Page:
Factors that affect menstrual hygiene among adolescent schoolgirls: a case study from Mongu District, Zambia
Lahme, Anne Mutunda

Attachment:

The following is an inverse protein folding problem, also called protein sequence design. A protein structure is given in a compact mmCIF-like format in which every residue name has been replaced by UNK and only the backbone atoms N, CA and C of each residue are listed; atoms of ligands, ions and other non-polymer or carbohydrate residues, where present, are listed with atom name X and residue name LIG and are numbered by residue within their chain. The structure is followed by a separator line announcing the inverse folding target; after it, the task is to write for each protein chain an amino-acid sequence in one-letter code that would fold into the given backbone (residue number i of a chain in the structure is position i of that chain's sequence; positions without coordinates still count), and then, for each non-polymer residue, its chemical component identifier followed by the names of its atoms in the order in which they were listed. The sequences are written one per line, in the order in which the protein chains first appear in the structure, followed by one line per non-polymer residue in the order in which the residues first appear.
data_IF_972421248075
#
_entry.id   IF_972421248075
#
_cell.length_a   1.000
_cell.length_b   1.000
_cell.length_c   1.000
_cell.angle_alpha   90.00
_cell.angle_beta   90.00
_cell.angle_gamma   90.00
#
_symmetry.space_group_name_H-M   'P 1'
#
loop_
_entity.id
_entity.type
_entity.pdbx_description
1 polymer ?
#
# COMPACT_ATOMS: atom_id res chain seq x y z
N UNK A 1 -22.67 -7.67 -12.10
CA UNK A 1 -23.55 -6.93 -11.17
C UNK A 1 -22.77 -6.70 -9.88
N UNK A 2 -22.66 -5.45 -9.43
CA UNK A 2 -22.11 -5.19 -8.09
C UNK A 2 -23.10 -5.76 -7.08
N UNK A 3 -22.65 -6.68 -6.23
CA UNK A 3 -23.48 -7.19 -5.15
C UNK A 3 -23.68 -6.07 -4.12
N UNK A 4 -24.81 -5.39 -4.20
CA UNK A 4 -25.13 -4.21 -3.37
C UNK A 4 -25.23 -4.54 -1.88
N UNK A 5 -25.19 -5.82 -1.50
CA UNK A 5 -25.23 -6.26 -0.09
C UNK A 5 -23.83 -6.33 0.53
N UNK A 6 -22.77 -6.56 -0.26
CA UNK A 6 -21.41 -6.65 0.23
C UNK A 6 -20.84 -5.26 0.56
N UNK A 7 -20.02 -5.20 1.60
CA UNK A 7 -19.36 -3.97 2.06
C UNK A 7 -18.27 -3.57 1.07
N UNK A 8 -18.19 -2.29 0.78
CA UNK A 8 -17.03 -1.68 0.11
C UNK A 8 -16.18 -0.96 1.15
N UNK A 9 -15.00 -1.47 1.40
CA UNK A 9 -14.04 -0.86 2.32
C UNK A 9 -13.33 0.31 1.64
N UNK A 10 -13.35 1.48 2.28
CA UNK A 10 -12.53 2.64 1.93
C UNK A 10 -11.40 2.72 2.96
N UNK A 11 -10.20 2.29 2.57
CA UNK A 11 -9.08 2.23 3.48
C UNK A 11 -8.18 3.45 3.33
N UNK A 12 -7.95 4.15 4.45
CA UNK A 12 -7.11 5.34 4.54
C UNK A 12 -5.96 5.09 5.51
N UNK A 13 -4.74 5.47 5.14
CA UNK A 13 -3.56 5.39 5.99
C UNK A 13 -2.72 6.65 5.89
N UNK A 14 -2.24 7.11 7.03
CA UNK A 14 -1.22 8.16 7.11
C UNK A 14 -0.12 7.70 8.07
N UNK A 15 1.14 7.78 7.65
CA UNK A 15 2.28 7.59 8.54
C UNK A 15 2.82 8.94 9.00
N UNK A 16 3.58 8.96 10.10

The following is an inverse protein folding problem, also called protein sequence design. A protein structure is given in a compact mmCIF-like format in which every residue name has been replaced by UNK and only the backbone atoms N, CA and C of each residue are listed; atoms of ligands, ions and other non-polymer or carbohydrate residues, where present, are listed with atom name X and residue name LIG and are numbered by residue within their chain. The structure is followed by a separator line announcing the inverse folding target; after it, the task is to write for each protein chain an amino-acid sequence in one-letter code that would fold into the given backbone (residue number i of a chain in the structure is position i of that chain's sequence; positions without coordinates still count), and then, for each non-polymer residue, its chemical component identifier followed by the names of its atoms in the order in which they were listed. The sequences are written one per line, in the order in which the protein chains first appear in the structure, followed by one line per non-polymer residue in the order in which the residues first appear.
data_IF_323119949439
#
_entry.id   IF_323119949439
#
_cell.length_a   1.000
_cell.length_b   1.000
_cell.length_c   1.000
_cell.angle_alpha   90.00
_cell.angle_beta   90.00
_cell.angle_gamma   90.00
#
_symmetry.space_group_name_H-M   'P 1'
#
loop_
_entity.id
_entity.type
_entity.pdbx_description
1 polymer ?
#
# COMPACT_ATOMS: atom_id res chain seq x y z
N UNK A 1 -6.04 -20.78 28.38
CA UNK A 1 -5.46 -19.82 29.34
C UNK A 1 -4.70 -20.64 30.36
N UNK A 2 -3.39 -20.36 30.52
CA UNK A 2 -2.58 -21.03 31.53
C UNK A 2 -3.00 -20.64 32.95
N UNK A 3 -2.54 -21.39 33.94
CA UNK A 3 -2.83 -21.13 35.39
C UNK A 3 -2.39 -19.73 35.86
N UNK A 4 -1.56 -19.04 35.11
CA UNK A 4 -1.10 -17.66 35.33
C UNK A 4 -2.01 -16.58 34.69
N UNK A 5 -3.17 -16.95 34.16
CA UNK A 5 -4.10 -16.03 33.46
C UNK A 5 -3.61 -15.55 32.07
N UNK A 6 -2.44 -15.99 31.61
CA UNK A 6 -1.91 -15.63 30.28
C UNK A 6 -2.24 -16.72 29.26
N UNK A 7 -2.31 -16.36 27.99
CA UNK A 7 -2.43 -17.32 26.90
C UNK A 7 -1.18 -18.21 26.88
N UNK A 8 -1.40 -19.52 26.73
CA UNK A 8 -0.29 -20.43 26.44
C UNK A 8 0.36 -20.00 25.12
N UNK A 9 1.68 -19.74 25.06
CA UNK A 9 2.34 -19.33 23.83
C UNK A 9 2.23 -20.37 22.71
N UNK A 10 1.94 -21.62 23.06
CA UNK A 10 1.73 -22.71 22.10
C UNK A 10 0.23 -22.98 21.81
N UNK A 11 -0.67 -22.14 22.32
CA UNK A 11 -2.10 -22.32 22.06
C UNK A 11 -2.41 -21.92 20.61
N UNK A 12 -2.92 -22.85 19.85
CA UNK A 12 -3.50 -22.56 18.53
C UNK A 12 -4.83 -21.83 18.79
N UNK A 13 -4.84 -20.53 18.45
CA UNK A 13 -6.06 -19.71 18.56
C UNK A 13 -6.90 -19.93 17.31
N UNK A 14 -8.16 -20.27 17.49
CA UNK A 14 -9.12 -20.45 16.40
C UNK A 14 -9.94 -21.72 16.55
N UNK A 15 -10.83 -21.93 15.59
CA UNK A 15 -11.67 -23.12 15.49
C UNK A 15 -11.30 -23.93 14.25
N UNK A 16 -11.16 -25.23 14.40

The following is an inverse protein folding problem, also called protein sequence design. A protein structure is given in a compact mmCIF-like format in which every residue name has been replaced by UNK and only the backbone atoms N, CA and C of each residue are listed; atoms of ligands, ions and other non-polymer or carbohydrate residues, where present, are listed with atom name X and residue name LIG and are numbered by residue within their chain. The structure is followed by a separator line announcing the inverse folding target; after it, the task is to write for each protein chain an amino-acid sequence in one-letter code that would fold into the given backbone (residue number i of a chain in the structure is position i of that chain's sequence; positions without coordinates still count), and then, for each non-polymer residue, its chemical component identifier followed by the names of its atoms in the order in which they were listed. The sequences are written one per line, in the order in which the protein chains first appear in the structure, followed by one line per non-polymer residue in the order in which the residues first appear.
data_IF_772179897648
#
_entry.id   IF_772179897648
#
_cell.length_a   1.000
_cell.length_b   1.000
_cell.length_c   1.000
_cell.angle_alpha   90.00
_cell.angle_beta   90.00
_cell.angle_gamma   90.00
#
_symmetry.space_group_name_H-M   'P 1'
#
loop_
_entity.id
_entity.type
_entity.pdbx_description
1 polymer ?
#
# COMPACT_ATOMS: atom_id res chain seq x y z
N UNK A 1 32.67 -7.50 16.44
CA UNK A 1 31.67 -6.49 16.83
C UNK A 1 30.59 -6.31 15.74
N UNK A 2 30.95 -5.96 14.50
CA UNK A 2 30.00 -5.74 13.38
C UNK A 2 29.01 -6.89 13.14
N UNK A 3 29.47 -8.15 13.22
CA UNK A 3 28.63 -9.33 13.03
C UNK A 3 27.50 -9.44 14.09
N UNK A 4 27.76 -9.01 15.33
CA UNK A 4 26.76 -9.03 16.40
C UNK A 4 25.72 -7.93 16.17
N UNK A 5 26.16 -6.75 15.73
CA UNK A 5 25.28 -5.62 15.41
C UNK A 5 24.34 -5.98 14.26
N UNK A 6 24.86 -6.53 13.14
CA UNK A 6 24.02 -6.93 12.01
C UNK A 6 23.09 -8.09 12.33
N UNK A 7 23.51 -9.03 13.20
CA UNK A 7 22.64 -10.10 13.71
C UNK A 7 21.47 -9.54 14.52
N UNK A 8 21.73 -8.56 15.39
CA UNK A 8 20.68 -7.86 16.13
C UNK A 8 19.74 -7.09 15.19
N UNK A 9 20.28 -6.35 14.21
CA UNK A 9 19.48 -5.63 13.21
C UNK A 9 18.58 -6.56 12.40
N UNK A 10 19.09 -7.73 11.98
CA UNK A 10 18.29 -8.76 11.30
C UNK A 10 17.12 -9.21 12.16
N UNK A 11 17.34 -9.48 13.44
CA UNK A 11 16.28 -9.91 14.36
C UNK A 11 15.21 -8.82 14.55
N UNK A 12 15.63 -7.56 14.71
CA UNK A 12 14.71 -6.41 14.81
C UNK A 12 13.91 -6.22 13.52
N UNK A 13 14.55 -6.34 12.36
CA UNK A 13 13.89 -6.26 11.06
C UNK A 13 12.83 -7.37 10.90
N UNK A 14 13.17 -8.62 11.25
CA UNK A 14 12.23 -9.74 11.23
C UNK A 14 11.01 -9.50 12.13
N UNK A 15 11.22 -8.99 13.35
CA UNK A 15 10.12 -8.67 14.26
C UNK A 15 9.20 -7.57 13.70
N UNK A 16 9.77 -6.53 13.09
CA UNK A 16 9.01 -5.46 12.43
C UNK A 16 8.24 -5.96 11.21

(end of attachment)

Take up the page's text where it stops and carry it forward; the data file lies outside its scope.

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Menstruation is both a public health concern that requires hygienic management and a human rights issue that demands dignity and health. We conducted six focus groups with 51 respondents from three secondary schools in Mongu District, Western Province, in Zambia to explore factors that influence adolescent girls’ understanding, experiences, and practices of menstrual hygiene. Thematic content analysis was used to identify multiple interrelated problems that stem from (1) culture and traditional practices, (2) inadequate accurate health information, and (3) poverty-related conditions. The girls faced menstruation-related inconveniences, bullying and humiliation, stress, infections, poor school attendance and performance, and dropped out of school. Policy recommendations are included.